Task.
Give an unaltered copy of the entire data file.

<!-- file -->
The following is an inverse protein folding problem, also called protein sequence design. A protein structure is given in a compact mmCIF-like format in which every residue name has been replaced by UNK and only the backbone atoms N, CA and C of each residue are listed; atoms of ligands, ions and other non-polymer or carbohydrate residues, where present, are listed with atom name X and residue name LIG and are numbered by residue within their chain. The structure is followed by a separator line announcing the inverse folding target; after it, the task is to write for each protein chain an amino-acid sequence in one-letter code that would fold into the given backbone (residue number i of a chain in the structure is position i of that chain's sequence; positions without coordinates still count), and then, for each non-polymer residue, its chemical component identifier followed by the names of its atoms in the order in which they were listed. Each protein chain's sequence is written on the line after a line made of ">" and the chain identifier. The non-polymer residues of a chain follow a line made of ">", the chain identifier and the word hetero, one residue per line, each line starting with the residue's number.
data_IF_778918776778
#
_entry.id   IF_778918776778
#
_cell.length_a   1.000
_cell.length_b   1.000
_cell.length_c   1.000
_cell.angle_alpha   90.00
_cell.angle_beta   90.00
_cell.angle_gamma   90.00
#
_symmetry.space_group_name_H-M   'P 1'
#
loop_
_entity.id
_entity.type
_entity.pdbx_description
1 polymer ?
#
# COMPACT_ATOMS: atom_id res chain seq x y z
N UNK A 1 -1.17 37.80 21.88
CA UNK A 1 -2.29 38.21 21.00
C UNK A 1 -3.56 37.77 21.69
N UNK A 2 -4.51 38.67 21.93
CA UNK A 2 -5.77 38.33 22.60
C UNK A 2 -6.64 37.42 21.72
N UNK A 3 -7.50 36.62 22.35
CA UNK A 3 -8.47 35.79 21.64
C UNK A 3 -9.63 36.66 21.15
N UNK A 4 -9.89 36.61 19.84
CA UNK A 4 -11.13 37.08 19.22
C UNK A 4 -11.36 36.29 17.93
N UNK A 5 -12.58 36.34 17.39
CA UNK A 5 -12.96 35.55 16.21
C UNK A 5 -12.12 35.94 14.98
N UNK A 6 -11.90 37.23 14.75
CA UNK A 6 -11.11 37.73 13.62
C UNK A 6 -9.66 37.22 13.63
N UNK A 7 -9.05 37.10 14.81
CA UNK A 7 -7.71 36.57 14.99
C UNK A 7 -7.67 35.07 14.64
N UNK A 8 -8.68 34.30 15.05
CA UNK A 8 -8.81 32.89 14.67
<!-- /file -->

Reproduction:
The following is an inverse protein folding problem, also called protein sequence design. A protein structure is given in a compact mmCIF-like format in which every residue name has been replaced by UNK and only the backbone atoms N, CA and C of each residue are listed; atoms of ligands, ions and other non-polymer or carbohydrate residues, where present, are listed with atom name X and residue name LIG and are numbered by residue within their chain. The structure is followed by a separator line announcing the inverse folding target; after it, the task is to write for each protein chain an amino-acid sequence in one-letter code that would fold into the given backbone (residue number i of a chain in the structure is position i of that chain's sequence; positions without coordinates still count), and then, for each non-polymer residue, its chemical component identifier followed by the names of its atoms in the order in which they were listed. Each protein chain's sequence is written on the line after a line made of ">" and the chain identifier. The non-polymer residues of a chain follow a line made of ">", the chain identifier and the word hetero, one residue per line, each line starting with the residue's number.
data_IF_778918776778
#
_entry.id   IF_778918776778
#
_cell.length_a   1.000
_cell.length_b   1.000
_cell.length_c   1.000
_cell.angle_alpha   90.00
_cell.angle_beta   90.00
_cell.angle_gamma   90.00
#
_symmetry.space_group_name_H-M   'P 1'
#
loop_
_entity.id
_entity.type
_entity.pdbx_description
1 polymer ?
#
# COMPACT_ATOMS: atom_id res chain seq x y z
N UNK A 1 -1.17 37.80 21.88
CA UNK A 1 -2.29 38.21 21.00
C UNK A 1 -3.56 37.77 21.69
N UNK A 2 -4.51 38.67 21.93
CA UNK A 2 -5.77 38.33 22.60
C UNK A 2 -6.64 37.42 21.72
N UNK A 3 -7.50 36.62 22.35
CA UNK A 3 -8.47 35.79 21.64
C UNK A 3 -9.63 36.66 21.15
N UNK A 4 -9.89 36.61 19.84
CA UNK A 4 -11.13 37.08 19.22
C UNK A 4 -11.36 36.29 17.93
N UNK A 5 -12.58 36.34 17.39
CA UNK A 5 -12.96 35.55 16.21
C UNK A 5 -12.12 35.94 14.98
N UNK A 6 -11.90 37.23 14.75
CA UNK A 6 -11.11 37.73 13.62
C UNK A 6 -9.66 37.22 13.63
N UNK A 7 -9.05 37.10 14.81
CA UNK A 7 -7.71 36.57 14.99
C UNK A 7 -7.67 35.07 14.64
N UNK A 8 -8.68 34.30 15.05
CA UNK A 8 -8.81 32.89 14.67